Whether you’re in the market for a horse or already own one, the question of how much you can expect to pay (or ask) is an important one.

We’ve seen a lot of horse sale transactions in our day—all kinds of horses, from quiet trail bosses to polo ponies to show jumpers. How much is a horse worth? First, remember that the value of anything marketplace item is, ultimately, “What someone is willing to pay for it.” Because buying and selling horses is often an emotional process, it isn’t cut and dry at all.

Nonetheless, the timeless economic laws of supply and demand apply to the horse world just as they do anywhere else. This means that if there aren’t many horses for sale in a given region and lots of people looking to buy, the price of each horse likely rises. The converse—too many horses and too few buyers—means lower prices.

As a luxury/sport/leisure provider of sorts, the horse industry is especially sensitive to the larger realities of the economy, both local and global. Definitely not recession-proof! If the economy is in the dumps, horses are one of the first things to go, because they carry not only an initial purchase cost, but also a pretty hefty monthly upkeep price tag—especially if you compare owning a horse to a cat or a dog!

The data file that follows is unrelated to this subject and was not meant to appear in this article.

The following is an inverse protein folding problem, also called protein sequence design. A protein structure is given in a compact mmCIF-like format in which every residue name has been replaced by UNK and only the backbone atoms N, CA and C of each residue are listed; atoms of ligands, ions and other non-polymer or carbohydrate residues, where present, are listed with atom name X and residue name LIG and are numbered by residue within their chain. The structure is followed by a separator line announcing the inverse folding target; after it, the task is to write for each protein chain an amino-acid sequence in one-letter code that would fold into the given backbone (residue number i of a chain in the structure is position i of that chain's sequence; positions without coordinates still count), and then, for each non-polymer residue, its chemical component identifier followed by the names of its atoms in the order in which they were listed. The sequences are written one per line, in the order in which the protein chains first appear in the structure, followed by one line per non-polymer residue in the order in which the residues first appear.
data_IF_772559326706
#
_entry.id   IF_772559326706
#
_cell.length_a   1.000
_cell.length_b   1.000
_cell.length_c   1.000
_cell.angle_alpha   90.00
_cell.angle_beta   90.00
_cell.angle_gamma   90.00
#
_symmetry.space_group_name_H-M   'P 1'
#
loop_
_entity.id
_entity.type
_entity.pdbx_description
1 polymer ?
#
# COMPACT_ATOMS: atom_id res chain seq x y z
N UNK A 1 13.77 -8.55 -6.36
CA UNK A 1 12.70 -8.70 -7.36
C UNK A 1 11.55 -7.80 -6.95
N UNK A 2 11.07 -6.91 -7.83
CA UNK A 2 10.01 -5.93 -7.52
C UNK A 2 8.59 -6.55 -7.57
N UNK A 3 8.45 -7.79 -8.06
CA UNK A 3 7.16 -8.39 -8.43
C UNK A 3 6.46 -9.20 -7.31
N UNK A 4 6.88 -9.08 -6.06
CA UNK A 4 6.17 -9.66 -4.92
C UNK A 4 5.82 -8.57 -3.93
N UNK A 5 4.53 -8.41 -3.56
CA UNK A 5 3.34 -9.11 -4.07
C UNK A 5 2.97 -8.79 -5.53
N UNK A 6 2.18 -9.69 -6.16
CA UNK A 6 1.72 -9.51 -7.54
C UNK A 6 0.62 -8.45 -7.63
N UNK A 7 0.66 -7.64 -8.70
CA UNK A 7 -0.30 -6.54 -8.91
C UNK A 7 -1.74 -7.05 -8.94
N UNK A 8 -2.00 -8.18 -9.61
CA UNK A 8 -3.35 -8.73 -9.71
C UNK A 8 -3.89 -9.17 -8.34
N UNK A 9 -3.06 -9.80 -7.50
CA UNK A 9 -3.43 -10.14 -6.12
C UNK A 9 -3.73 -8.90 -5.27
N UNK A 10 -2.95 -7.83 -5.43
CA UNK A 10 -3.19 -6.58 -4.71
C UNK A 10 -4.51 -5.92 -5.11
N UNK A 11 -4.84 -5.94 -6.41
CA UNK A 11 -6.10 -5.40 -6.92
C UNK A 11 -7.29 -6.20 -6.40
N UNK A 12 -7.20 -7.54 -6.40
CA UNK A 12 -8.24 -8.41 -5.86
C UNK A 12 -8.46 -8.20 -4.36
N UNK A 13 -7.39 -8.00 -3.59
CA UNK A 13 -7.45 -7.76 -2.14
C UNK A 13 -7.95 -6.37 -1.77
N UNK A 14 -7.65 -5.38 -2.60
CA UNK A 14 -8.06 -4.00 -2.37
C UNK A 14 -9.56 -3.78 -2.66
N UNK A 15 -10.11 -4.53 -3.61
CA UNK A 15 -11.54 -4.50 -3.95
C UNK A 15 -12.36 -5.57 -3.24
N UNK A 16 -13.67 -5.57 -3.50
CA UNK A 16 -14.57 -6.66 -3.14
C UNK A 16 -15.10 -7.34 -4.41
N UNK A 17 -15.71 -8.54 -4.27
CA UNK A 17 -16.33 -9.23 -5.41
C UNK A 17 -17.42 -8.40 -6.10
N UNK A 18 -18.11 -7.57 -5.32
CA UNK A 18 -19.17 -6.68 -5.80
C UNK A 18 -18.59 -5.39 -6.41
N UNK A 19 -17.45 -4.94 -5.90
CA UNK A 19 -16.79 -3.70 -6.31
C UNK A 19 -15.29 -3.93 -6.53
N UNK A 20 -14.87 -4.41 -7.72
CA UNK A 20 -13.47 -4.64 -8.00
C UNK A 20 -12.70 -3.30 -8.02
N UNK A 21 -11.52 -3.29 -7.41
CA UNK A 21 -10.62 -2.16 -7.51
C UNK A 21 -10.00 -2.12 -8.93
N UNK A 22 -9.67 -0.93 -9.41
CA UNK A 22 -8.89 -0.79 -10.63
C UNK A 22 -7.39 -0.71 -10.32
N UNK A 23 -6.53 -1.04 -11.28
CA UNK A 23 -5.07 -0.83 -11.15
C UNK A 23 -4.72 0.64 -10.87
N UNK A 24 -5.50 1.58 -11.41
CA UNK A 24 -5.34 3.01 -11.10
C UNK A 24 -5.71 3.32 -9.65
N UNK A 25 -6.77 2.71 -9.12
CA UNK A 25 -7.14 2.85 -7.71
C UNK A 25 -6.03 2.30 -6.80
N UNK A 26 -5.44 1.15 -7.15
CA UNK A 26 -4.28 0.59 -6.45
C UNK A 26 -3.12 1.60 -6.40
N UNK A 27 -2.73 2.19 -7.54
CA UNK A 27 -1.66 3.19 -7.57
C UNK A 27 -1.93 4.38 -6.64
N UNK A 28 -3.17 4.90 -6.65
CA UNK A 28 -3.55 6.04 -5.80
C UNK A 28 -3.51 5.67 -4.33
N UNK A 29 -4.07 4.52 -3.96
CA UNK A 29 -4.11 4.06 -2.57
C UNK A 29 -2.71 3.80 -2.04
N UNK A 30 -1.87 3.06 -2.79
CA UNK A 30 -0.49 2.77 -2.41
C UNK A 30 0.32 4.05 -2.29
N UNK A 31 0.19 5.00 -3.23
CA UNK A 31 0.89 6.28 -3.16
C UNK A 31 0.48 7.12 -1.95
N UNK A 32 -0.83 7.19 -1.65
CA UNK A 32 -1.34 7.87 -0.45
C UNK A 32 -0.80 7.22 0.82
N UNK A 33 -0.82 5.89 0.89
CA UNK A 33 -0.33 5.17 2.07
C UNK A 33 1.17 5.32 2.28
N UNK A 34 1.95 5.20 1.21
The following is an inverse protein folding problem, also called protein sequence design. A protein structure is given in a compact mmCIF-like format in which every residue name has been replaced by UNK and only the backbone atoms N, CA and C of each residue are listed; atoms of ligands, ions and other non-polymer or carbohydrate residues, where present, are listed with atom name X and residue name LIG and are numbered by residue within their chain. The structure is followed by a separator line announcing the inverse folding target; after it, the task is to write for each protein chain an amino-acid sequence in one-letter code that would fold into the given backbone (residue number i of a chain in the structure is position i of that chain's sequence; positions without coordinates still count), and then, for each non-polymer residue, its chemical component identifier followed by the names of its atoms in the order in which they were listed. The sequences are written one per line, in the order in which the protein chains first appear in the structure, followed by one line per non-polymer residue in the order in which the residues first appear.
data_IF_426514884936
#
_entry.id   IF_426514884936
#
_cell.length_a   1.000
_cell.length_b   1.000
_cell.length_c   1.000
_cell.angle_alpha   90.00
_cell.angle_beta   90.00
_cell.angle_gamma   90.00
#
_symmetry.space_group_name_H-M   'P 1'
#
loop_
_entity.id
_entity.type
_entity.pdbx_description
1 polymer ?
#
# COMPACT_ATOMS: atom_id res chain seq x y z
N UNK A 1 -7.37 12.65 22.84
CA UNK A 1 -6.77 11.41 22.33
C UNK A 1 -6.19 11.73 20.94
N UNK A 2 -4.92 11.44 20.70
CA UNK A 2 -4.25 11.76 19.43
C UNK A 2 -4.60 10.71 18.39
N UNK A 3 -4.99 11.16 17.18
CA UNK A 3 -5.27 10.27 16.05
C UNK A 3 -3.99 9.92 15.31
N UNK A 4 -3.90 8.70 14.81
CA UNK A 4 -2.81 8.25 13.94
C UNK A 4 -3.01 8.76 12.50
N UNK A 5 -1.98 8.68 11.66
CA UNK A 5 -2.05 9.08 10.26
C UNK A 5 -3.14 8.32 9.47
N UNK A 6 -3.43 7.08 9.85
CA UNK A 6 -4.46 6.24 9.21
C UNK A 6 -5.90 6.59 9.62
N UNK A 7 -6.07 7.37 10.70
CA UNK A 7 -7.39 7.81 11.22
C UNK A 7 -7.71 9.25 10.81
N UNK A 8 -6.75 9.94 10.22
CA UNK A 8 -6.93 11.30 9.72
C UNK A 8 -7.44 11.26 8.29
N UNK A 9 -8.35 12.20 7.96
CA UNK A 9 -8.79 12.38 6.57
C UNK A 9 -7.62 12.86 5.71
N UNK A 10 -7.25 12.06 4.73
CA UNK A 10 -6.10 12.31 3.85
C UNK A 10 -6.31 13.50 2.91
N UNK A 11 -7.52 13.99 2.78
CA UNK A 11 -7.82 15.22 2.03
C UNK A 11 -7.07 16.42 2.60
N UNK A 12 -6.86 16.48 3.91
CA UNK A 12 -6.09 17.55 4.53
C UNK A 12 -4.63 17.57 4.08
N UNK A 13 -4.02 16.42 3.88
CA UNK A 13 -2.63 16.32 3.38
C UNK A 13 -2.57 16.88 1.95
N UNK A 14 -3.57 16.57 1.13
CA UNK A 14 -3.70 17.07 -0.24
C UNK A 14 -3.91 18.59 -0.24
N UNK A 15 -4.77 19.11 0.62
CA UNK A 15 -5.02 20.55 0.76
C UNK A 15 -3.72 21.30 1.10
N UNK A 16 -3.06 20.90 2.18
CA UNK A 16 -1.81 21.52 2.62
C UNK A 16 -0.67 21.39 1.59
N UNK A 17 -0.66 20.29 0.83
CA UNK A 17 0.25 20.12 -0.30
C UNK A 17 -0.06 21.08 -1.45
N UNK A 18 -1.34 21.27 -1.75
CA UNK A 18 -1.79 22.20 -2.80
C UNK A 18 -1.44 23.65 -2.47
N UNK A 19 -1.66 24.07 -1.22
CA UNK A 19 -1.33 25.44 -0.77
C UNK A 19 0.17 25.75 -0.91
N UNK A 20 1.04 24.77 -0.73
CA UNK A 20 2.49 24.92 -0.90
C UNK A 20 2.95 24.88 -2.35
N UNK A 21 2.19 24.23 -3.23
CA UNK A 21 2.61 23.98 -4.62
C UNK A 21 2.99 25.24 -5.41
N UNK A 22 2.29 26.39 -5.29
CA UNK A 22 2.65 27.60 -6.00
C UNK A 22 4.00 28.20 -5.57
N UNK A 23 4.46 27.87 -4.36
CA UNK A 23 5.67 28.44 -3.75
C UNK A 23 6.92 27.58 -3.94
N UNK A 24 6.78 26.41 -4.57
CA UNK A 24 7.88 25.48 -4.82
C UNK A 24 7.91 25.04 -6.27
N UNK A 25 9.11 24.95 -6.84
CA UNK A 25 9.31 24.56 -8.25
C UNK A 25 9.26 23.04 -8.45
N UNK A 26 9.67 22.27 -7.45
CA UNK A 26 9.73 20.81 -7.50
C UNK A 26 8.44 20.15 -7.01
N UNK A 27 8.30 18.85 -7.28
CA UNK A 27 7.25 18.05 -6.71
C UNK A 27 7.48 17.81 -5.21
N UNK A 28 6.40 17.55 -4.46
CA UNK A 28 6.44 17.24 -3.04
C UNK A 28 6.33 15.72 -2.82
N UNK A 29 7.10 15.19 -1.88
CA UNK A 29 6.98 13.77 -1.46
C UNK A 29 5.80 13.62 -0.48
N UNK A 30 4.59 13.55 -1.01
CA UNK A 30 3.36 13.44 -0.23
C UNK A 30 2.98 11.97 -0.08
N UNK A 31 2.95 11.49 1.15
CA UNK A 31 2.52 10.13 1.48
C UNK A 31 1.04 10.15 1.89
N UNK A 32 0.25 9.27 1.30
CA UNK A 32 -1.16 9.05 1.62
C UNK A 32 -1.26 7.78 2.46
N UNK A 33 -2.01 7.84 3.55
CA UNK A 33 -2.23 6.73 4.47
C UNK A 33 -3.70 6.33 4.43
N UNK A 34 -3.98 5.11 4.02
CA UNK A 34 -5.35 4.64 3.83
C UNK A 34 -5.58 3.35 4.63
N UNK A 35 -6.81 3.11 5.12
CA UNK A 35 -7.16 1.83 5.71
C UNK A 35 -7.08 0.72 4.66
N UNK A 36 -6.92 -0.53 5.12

Because horse valuations fluctuate with the market so much, buying a horse could be likened to buying real estate: buy low and sell high. But it’s not that simple because you don’t necessarily get measurable “equity” for your monthly board payment; you merely get the unbridled joy of horse ownership, the physical and mental benefits of riding, vitamin D from time in the sunshine, etc. Like we said, horses are a luxury item. Not like a fancy sports car, which loses value the minute you drive it off the lot, but still…

So yeah, horse valuation is probably more art than science. It’s dependent upon location, economic factors, emotions, dreams and lots of nebulous other stuff. That said, there are a few factors that—in some combination—directly impact the value of a horse:

  • Age
  • Breed & bloodlines
  • Training & use (i.e. show record)
  • Suitability to sport, conformation & athleticism
  • Soundness/maintenance required
  • Appearance
  • Market forces
  • Location

In our next blog, we’ll talk about the simple-but-important factor of a horse’s age and how it impacts value.

Photo credit: Flickr https://www.flickr.com/photos/pictures-of-money/17309480255